The federal budget sequester has taken effect, Detroit has been declared insolvent, Dennis Rodman has returned from his friend for life tour of North Korea, Venezuelan President and no friend of America Hugo Chavez has died, a baby has been cured of AIDS, and the Dow Jones average has just recovered to the level of its October 2007 high.
It took 5.4 years to erase the precipitous stock market slide that started slowly in 2007, picked up speed in September 2008, and finally hit bottom in March 2009. That doesn't seem long compared to the 25 years it took to erase the stock market crash of 1929, or the 17 years of stock market misery from 1966 to 1983.
If you count from January 2000, when the stock market peaked before the dot-com bust, it's been 13 years of economic misery. And we can't say there won't be more. Both the stock and bond markets are still propped up by historically low interest rates, so we won't know what we really have until those props have been knocked out.
Still, we may be ready to have an economic spring. I suspect that it will be a New England spring, overcast and chilly, with a $16.6 trillion cloud hanging over our heads. Just a couple of warm, sunny days here and there would be great.
I've been looking at a retirement plan calculator this evening. It tells me that if the market performs poorly I still have quite a number of years to work. I don't mind working, it's the having to work that I mind. On the other hand, things don't look so bleak if the market performs on average. But what if the market performs above average? My retirement plan administrator won't tell me that.
I suppose I could retire now if I move to Detroit, where the median listing price of a house is $21,000. Detroit has some beautiful two-story brick homes built back in the heyday between 1910 and 1940. My mother's family is from Detroit and I still have cousins in the area, who've moved to the suburbs, California, or Florida. My cousin Tom was the last out. He joined the Detroit police force in the late 1960s and was required as a condition of employment to live in the city.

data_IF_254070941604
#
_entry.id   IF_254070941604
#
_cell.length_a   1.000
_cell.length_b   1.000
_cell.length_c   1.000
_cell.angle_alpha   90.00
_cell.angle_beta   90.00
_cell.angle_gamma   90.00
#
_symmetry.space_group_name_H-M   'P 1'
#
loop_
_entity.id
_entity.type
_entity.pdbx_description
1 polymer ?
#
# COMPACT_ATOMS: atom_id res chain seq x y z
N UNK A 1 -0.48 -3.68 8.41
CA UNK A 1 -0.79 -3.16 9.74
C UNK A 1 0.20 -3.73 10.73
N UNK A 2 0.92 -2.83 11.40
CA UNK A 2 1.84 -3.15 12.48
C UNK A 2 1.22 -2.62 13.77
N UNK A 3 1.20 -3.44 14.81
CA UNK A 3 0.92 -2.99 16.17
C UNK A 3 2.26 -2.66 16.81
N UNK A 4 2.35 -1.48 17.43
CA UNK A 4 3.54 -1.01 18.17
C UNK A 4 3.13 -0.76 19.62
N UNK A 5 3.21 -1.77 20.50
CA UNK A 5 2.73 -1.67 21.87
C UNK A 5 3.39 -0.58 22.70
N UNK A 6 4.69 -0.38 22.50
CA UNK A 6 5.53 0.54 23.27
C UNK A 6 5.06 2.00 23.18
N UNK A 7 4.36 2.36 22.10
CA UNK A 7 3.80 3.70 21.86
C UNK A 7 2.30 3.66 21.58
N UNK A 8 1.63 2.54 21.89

The city of Detroit peaked in 1950 with a population of 1,849,568. It's now down to a population of 713,777 as of the 2010 census, a loss of 61%. It's wrong to think that is only white flight. The whites were gone by 1970. The city lost 25% between 2000 and 2010. There's a lot of black flight too.
It's easy to look at Detroit as a harbinger for what could happen to America if we run up our debts too high and succumb to drugs, crime, and poverty. But there is more to Detroit than the city. I've spent a number of very pleasant afternoons boating on the Detroit River. The Detroit metro region has had some setbacks but has held steady over the last 40 years. The outdoor culture is still very strong. The husband of another of my cousins, who took early retirement from the auto industry in 2006, just passed away after spending much of the last 7 years at his hunting lodge in mid-state near Mount Pleasant. As the Michigan saying goes, "if you seek a pleasant peninsula, look about you."
The new Secretary of Defense Chuck Hagel was only partly right when in January 2007 he called the Iraq troop surge "the most dangerous foreign policy blunder in this country since Vietnam." The surge strategy was ultimately bipartisan, both in Iraq and Afghanistan, but there is no question in my mind but that the cost of the two surges brought down the domestic economy. I remember the debates of fall 2002, and the Bush/Clinton/Kerry idea was to make quick work of Saddam Hussein in Iraq and then turn to Iran and North Korea. You can't say that worked when all we have to show for the grand strategy is Dennis Rodman. I'm not asking whether it was worth it, just when it will finally be over.
My grandparents made it through the Great Depression of the 1930s. My parents got displaced in the recession of 1969-1970 and made it through the 1980s farm crisis. What does it matter, so long as you can remain productively employed and maintain a few harmless pursuits? That said, I should put aside this harmless pursuit and get back to my productive employment, in case the stock market does continue to perform worse than average.